True Detective deserves a place in the pantheon of great new TV series. It should stand the test of time far better than The Fall and far far better than msot of the “entertainment” that fills the dial, even as we speak, and this new marvel of TV innovation takes place before us.

The Oscar Boys of 2013

Cate Blanchett is a strong choice for Best Actress, but the Best Actor category is full of strong contenders who all deserve to win. But one stands out.
Bruce Dern: very solid as the cranky old man in Nebraska. He captures the idiosyncracies of someone who never was the brightest light in the room or the life of the party but still commands the love of his son and a mix of emotions from others. His quirkiness and selective memory keeps the picture from going off the rails into the nostalgic or maudlin but the picture leans heavily that way. Not one of Payne’s best efforts. The ironies are far less rich than in Election, Citizen Ruth or Sideways. Dern deserves praise but probably not an Oscar.
Christian Bale: a terrific job as the off-balance scamster in American Hustler. As we might expect, it’s hard to know when he’s scamming himself as well as others and his shrewd playing of others against each other is brilliant. Still, it’s probably not quite as brilliant as the actor I’m leaning toward.
Chiwetel Ejiofor: great role, great performance in a fine, wrenching film. Ejiofor does not play the over the top Avenger or the simmering-inside Rebel, but a dignified man who finds himself in a world where dignity is denied, relentlessly. His expressions of suppressed astonishment and frustrated yearnings makes the movie a true stand out. Would that it were on the global sex traffic in women, teens mainly, that is with us now, but long ago is a bit safer and more nobel as a statement about injustice and abuse. That slight edge of safety may be enough to tilt the Oscar into other hands.
Leonardo diCaprio: here we go again. Marty Scorsese on a delerious whirlwind tour of male misogyny, depravity and greed. DiCaprio captures it brilliantly but he also lights up, like a giant billboard, the repetitious nature of Scorsese’s obsessions. Goodfellas and Casino covered this perfectly and now we have a selfish, heedless huckster who takes Wall Street by storm, makes his millions and learns nothing. A film more about addiction than greed, though that is clearly one addiction, DiCaprio is caught in a paint by numnbers tale that demands little growth or change in his character. In fact, he seems like an addict who never hits bottom and that one-note quality will probably be enough to send the Oscar elsewhere.
Matthew McConaughey: An amazing job as the womnanizing, drug-addled rodeo hanger-on who sees the light and becomes a beacon for HIV infected others, like himself. Like Bale, McConaughey sacrifices his body for the role, losing a huge amount of weight but, more than Bale, pulls out all the stops on a ride to heaven, and hell. His range is breath-taking and we are not hampered by the need to scam the viewer as well as other characters that leaves key parts of the Bale character shrouded in mystery. Like Jared Leto, my choice for Best Supporting Actor, McConaughey takes huge risks and they all pay off. He demonstrates what great acting in a powerful film is all about.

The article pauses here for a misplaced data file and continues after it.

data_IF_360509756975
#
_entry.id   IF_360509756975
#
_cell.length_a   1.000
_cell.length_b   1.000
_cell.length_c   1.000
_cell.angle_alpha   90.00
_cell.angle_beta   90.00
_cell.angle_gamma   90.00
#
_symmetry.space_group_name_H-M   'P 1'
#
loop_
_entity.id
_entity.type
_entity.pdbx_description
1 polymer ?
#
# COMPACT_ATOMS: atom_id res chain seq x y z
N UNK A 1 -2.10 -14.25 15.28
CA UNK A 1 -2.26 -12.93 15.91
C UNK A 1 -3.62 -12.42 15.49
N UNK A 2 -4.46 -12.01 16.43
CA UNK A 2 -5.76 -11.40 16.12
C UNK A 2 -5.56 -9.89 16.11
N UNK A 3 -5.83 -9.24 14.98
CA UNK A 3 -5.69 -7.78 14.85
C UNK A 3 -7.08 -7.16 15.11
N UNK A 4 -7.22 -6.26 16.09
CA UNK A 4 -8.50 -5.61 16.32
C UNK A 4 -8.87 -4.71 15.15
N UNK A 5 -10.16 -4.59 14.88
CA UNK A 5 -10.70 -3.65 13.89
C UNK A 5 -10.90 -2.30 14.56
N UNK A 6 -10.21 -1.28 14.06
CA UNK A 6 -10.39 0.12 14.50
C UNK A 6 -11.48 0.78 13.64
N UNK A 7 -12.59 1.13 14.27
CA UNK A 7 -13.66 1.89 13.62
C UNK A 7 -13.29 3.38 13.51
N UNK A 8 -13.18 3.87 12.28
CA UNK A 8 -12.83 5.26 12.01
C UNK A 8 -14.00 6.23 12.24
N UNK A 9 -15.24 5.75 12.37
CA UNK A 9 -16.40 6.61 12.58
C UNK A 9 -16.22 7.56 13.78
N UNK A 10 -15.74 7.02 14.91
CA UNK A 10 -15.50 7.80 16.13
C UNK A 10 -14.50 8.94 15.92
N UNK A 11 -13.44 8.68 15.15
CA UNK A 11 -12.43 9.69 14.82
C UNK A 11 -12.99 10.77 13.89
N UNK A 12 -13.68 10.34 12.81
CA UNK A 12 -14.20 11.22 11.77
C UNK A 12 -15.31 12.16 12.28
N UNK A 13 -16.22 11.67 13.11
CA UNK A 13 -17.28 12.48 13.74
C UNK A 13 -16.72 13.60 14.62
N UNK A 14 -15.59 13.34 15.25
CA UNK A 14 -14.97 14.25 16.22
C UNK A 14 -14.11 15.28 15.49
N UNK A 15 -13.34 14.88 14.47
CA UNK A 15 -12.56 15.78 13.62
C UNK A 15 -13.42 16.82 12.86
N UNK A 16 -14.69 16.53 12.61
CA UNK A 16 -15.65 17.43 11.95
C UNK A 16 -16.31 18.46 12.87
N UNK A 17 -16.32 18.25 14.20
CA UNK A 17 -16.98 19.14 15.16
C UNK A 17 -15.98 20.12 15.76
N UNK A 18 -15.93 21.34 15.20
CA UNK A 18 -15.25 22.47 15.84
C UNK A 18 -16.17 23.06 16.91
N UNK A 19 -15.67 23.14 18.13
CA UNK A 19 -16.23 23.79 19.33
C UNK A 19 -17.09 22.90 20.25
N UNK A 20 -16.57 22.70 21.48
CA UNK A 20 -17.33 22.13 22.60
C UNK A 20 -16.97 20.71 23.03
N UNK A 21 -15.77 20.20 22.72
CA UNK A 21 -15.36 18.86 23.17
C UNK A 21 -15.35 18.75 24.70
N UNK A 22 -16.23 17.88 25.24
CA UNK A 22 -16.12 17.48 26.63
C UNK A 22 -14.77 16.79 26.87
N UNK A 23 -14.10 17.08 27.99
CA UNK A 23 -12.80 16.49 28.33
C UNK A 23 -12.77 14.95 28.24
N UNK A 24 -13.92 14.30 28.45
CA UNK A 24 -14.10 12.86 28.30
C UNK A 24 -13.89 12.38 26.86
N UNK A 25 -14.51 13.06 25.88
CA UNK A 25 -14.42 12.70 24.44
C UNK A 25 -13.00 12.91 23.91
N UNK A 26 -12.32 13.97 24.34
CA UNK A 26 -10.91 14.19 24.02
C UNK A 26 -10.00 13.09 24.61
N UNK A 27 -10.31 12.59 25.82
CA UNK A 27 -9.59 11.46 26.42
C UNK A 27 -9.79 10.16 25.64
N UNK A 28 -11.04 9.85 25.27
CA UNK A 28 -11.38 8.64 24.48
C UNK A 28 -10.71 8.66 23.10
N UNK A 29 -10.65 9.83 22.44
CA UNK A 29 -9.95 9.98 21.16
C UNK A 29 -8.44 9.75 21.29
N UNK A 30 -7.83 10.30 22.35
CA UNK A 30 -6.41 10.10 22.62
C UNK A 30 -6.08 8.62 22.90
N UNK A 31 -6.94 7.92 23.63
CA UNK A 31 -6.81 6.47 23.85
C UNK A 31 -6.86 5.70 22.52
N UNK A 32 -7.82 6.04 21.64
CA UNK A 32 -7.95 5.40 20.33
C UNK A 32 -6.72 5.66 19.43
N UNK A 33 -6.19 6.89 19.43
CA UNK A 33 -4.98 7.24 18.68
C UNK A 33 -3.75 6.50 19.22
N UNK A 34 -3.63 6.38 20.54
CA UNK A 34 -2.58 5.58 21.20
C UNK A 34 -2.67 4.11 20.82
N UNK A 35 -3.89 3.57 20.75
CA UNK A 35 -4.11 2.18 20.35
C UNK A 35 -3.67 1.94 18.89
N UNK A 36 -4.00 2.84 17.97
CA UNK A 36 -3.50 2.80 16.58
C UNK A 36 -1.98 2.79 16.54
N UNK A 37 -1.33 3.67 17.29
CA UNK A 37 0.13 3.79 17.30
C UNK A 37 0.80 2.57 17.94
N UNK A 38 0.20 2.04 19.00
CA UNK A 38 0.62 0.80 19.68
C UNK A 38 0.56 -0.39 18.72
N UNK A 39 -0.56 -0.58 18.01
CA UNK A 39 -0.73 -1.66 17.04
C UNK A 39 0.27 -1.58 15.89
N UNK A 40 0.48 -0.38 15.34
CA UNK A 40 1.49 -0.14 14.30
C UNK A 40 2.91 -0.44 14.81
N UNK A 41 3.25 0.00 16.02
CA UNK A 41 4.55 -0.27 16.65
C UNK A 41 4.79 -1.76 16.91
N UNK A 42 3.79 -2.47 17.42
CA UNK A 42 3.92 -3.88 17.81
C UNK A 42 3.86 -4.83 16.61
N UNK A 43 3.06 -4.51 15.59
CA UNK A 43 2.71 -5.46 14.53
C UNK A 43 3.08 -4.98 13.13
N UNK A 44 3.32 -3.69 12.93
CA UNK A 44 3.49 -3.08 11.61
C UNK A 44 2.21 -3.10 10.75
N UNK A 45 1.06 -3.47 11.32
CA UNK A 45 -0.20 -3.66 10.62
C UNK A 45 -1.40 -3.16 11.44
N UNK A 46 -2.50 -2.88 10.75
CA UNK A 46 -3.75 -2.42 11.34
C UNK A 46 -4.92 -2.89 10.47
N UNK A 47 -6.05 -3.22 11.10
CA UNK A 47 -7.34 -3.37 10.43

He’s my choice for Oscar, but not necessarily the Academy’s. On that: Ejiofor is strong choice for liberal sentiment, DeCaprio for career sentiment, Dern for hanging in there sentiment, and Bale, for playing the guy everyone in Hollywood’s seen over and over–the scam artist. McConaughey is then a bit of long shot for sheer brilliance in acting. My guess is the Academy will go for Ejiofor and it’s clear all five of these guys deserve it. How about an arm or a leg each?
Final Note: Christian Bale and Matthew McConaughey show what great actors can do in terms of adapting themselves to challenging roles. They have become what many thought, including me, Johnny Depp would become: an actor of amazing range and depth willing to do whatever it takes to bring a role alive. Depp has drifted into playing parodies of that idea but Bale and McConaughey show us what risk and reward are all about and on a grand scale. This point is not uniquely mine: the Huff Post had an article contrasting Depp’s descent with McConaughey’s rise on 1/3/14 but I just found it today. That, though, makes two of us wishing McConaughey further success and hoping Depp can pull himself out of the dreck.